- under common grace--an unbeliever can do just as good a

      job learning 2 + 2 as a believer.


- when we talk about being rational, people who hold this

  position would say that:


        b. unsaved man has the ability to rationally consider

            and prove things like:


             - the existence of God

             - the validity of the Bible

             - need for salvation


                 - all of this apart from the Scripture


- now I realize you might say-PV, what does all of this have

   to do with witnessing?

    - Answer is - this has everything to do with witnessing.


- let's think about:

    -- the impact of this position of witnessing


   (c. implications)


        1) reason is elevated


            - people who hold this position are saying saying


                - the reason more people are not saved is

                  because we haven't done a good enough job

                  explaining/defending God and His Word.


            - See, man is rational--and if we can just find

              somebody who was swallowed by a whale and

              lived-then they'll believe the book of Jonah.

            - Then if we can disprove the theory of evolution

              or the Carbon 14 dating method


- if we'll just do a better job of explaining/defending/

  arguing--then man with his rational capabilities will of

  course see the truth and trust Christ as Savior.

(another result)


  2) Faith unnecessary (or not nearly as important as reason)


    - see, if you hold that unsaved man is completely

      rational--and if you just give him the facts, he'll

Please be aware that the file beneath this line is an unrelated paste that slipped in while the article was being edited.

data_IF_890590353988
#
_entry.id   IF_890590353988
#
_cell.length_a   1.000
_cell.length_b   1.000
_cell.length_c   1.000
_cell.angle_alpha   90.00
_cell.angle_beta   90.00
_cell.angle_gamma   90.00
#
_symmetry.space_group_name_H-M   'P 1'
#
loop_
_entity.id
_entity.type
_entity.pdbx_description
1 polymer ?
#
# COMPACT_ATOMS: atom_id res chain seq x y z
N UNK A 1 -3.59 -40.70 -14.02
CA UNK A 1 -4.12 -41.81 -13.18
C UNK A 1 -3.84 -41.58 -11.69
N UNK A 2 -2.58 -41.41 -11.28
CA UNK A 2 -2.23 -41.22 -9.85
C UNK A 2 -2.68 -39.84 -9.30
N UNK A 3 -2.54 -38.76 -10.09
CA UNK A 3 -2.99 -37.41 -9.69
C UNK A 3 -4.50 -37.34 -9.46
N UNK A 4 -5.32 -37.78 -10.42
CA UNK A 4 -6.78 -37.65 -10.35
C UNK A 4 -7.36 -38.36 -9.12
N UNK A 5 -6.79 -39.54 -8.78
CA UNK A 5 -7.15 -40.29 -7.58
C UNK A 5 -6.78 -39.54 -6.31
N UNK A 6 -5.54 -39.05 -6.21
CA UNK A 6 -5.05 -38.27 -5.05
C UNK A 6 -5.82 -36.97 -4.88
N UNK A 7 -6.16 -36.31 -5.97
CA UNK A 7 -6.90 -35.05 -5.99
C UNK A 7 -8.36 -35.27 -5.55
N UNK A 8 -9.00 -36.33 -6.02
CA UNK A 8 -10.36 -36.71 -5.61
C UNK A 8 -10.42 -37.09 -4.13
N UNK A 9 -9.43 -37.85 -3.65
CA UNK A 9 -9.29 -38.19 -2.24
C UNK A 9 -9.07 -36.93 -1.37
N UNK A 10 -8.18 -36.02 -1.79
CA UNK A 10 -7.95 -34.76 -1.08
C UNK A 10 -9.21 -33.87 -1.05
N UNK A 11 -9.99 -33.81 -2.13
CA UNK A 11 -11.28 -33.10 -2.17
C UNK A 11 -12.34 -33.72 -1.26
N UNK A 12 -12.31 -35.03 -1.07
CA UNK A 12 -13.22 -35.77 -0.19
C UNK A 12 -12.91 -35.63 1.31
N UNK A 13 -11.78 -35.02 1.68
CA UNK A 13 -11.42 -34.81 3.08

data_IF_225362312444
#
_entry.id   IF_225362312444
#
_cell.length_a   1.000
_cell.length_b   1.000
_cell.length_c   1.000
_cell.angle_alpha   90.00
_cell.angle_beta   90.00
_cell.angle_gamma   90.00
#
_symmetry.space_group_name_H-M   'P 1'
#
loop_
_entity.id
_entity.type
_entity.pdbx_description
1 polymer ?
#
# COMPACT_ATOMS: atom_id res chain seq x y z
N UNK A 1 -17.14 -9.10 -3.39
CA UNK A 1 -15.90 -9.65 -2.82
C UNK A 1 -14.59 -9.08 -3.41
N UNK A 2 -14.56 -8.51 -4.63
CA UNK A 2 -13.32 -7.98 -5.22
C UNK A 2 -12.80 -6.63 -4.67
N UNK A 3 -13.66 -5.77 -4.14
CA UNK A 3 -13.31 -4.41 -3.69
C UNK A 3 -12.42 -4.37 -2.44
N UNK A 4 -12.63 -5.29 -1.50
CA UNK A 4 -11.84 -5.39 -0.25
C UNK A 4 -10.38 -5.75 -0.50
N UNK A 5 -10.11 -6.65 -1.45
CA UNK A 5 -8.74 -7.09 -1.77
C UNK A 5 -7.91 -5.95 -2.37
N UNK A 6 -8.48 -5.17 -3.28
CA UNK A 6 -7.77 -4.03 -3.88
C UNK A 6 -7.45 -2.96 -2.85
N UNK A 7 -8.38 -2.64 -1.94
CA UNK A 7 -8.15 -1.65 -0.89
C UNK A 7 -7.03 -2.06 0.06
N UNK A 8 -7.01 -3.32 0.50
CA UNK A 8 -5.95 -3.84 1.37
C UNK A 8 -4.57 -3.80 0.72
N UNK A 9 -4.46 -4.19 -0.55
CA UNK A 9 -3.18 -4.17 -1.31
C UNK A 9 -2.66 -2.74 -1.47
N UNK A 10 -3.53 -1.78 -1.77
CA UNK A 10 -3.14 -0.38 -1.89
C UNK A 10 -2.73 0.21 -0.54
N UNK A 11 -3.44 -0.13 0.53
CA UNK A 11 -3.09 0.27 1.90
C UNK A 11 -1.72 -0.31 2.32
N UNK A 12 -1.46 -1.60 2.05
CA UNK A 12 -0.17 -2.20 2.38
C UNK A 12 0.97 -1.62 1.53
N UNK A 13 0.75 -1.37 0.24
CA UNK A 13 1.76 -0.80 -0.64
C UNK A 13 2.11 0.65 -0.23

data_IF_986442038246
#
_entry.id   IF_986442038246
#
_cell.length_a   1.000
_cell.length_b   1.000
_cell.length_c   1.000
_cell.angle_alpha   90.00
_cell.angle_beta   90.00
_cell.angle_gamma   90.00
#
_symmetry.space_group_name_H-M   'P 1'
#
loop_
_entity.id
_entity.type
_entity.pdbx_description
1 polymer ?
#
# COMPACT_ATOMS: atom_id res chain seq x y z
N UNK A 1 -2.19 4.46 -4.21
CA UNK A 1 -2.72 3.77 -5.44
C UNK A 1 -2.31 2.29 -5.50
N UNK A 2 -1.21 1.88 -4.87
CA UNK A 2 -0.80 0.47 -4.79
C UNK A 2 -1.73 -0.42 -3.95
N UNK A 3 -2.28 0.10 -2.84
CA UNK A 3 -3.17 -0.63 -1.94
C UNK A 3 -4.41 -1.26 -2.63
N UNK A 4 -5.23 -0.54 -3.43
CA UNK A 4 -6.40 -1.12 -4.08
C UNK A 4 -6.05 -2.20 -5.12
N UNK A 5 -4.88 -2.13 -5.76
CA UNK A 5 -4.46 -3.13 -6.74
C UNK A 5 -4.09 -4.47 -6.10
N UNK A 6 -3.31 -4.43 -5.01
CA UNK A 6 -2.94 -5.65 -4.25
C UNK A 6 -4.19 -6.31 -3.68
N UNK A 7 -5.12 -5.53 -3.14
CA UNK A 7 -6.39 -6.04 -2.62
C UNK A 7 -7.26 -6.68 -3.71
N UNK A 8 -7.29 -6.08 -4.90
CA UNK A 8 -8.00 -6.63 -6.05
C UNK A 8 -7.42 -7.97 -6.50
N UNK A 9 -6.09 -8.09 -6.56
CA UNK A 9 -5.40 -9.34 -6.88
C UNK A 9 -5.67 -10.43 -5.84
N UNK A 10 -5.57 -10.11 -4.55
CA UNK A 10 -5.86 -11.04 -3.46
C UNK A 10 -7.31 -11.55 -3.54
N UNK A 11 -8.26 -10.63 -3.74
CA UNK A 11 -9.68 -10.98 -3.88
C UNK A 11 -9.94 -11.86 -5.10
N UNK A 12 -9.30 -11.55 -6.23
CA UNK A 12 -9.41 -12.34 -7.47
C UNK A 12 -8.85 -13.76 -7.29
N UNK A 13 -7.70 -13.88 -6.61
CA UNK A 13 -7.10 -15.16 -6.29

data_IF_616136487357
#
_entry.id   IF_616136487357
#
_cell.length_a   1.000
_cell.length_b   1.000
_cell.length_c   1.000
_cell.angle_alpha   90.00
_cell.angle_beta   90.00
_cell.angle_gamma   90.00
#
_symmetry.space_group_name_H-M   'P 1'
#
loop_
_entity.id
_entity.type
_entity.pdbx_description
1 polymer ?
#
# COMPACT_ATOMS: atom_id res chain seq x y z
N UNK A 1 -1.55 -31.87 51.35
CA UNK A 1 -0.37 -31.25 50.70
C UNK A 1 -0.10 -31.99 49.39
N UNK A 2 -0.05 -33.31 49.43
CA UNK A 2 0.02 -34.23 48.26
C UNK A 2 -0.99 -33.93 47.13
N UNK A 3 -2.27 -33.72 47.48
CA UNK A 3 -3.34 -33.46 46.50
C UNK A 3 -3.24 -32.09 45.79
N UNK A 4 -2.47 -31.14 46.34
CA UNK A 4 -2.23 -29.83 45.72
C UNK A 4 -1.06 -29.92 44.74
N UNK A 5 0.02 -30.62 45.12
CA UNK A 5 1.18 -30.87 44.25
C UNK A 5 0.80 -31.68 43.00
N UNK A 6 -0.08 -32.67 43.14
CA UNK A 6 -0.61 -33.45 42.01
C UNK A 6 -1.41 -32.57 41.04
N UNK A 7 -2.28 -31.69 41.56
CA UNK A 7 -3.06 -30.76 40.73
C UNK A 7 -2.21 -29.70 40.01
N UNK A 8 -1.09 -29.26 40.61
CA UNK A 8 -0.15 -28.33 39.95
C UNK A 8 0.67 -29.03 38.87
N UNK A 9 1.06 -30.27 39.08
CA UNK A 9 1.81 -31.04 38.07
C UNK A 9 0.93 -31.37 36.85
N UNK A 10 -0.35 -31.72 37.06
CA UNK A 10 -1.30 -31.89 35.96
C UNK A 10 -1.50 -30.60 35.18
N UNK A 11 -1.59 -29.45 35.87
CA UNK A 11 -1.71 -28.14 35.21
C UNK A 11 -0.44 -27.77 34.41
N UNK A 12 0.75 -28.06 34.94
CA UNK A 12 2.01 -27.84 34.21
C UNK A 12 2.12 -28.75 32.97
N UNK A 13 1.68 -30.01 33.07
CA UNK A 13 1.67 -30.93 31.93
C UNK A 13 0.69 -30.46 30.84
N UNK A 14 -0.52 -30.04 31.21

automatically see the truth of those facts and believe

       - then what's the need of faith?


       - the answer is - there isn't much need for faith.

           (we'll say more about that later)


3) The witnesses ability to handle objections becomes

    supremely important.


    - not just objections about what the Bible says,

      but objections in the area of philosophy, science,

      every other discipline.


   - see, if man's mind is rational, and if:

      - the primary reason more people are not saved is

        because we haven't done a good enough job proving or

        defending God and his message

           - then we have to become expert "objection"



   - INPUT - what impact do you think that would have on

        witnessing?  (few would do it -- never quite



4) Always looking for more external proofs/arguments.


    - folks who hold this position say:


       - we've got to find the ark.


           - see, if we find it, men/women are rational

             enough to see the obvious conclusions and will

             believe the Bible and the message of salvation.


       - or we've got to prove that the Shroud of Turin is



- see, always looking for more external proofs/arguments